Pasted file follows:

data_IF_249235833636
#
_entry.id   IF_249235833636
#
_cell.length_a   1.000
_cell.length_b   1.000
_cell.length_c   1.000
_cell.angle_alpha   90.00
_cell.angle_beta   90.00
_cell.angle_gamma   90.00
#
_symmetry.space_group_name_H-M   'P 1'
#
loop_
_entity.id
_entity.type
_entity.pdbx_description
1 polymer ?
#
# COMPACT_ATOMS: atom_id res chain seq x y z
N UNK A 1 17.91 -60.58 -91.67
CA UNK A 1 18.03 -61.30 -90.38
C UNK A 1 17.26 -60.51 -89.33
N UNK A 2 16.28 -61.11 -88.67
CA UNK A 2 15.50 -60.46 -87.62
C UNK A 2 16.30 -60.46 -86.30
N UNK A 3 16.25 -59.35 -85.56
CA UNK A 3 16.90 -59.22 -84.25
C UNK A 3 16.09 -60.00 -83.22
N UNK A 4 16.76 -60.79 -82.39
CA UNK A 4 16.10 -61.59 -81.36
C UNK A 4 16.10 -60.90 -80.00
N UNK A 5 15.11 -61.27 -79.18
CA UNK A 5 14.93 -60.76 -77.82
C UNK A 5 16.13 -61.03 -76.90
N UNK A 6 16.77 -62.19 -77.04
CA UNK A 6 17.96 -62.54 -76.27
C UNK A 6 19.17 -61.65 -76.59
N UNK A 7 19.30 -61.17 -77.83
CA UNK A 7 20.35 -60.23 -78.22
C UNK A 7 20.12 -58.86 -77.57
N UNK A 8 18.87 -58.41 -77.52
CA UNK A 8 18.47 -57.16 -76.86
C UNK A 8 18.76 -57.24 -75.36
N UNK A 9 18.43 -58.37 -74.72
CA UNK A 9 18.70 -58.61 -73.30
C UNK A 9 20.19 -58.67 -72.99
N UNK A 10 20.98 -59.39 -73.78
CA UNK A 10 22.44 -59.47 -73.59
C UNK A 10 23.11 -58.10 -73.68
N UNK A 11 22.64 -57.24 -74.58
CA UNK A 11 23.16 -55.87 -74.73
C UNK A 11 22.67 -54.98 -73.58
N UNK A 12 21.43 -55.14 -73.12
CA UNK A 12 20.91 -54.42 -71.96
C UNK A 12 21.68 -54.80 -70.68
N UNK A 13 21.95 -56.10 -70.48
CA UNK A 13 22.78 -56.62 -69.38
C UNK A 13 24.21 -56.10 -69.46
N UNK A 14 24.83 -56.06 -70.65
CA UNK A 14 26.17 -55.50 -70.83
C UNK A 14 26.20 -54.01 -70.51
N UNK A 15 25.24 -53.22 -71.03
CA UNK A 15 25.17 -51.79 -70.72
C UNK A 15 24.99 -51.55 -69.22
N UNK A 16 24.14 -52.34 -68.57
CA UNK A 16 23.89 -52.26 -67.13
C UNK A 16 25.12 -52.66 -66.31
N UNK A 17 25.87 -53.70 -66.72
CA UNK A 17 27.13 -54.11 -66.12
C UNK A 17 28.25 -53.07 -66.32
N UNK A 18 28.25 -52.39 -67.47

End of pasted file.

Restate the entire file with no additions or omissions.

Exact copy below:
data_IF_249235833636
#
_entry.id   IF_249235833636
#
_cell.length_a   1.000
_cell.length_b   1.000
_cell.length_c   1.000
_cell.angle_alpha   90.00
_cell.angle_beta   90.00
_cell.angle_gamma   90.00
#
_symmetry.space_group_name_H-M   'P 1'
#
loop_
_entity.id
_entity.type
_entity.pdbx_description
1 polymer ?
#
# COMPACT_ATOMS: atom_id res chain seq x y z
N UNK A 1 17.91 -60.58 -91.67
CA UNK A 1 18.03 -61.30 -90.38
C UNK A 1 17.26 -60.51 -89.33
N UNK A 2 16.28 -61.11 -88.67
CA UNK A 2 15.50 -60.46 -87.62
C UNK A 2 16.30 -60.46 -86.30
N UNK A 3 16.25 -59.35 -85.56
CA UNK A 3 16.90 -59.22 -84.25
C UNK A 3 16.09 -60.00 -83.22
N UNK A 4 16.76 -60.79 -82.39
CA UNK A 4 16.10 -61.59 -81.36
C UNK A 4 16.10 -60.90 -80.00
N UNK A 5 15.11 -61.27 -79.18
CA UNK A 5 14.93 -60.76 -77.82
C UNK A 5 16.13 -61.03 -76.90
N UNK A 6 16.77 -62.19 -77.04
CA UNK A 6 17.96 -62.54 -76.27
C UNK A 6 19.17 -61.65 -76.59
N UNK A 7 19.30 -61.17 -77.83
CA UNK A 7 20.35 -60.23 -78.22
C UNK A 7 20.12 -58.86 -77.57
N UNK A 8 18.87 -58.41 -77.52
CA UNK A 8 18.47 -57.16 -76.86
C UNK A 8 18.76 -57.24 -75.36
N UNK A 9 18.43 -58.37 -74.72
CA UNK A 9 18.70 -58.61 -73.30
C UNK A 9 20.19 -58.67 -72.99
N UNK A 10 20.98 -59.39 -73.78
CA UNK A 10 22.44 -59.47 -73.59
C UNK A 10 23.11 -58.10 -73.68
N UNK A 11 22.64 -57.24 -74.58
CA UNK A 11 23.16 -55.87 -74.73
C UNK A 11 22.67 -54.98 -73.58
N UNK A 12 21.43 -55.14 -73.12
CA UNK A 12 20.91 -54.42 -71.96
C UNK A 12 21.68 -54.80 -70.68
N UNK A 13 21.95 -56.10 -70.48
CA UNK A 13 22.78 -56.62 -69.38
C UNK A 13 24.21 -56.10 -69.46
N UNK A 14 24.83 -56.06 -70.65
CA UNK A 14 26.17 -55.50 -70.83
C UNK A 14 26.20 -54.01 -70.51
N UNK A 15 25.24 -53.22 -71.03
CA UNK A 15 25.17 -51.79 -70.72
C UNK A 15 24.99 -51.55 -69.22
N UNK A 16 24.14 -52.34 -68.57
CA UNK A 16 23.89 -52.26 -67.13
C UNK A 16 25.12 -52.66 -66.31
N UNK A 17 25.87 -53.70 -66.72
CA UNK A 17 27.13 -54.11 -66.12
C UNK A 17 28.25 -53.07 -66.32
N UNK A 18 28.25 -52.39 -67.47